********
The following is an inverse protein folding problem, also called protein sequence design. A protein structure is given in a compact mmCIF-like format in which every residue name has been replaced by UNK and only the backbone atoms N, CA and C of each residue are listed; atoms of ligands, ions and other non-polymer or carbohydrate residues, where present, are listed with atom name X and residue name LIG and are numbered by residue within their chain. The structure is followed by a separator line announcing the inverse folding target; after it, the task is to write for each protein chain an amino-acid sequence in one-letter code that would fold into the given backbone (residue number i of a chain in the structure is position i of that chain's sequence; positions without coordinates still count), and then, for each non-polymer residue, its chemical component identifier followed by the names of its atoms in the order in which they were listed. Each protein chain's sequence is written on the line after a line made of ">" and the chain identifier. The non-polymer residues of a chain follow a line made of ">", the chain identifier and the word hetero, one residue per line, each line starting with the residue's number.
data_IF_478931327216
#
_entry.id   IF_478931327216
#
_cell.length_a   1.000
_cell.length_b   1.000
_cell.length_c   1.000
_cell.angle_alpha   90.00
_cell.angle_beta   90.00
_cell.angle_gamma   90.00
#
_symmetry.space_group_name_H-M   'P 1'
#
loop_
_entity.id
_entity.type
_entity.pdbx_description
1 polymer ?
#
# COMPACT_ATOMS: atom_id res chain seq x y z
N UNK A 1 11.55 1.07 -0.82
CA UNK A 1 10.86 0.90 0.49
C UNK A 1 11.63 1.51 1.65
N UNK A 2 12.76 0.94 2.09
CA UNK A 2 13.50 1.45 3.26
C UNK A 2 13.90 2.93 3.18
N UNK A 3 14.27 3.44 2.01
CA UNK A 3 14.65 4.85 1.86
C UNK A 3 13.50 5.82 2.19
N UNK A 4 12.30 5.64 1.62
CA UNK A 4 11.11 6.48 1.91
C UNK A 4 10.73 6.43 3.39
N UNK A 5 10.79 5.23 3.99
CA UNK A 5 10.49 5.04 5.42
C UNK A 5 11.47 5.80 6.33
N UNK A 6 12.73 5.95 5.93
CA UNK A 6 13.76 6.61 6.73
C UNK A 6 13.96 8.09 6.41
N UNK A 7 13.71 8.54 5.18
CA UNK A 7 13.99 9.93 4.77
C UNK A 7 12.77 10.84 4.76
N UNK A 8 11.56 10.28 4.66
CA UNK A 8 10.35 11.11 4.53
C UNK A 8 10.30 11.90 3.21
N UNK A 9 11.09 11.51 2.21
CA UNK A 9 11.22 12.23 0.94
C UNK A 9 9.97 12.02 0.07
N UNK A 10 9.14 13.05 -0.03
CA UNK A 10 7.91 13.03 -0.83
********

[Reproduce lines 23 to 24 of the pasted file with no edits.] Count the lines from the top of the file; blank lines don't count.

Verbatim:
CA UNK A 1 10.86 0.90 0.49
C UNK A 1 11.63 1.51 1.65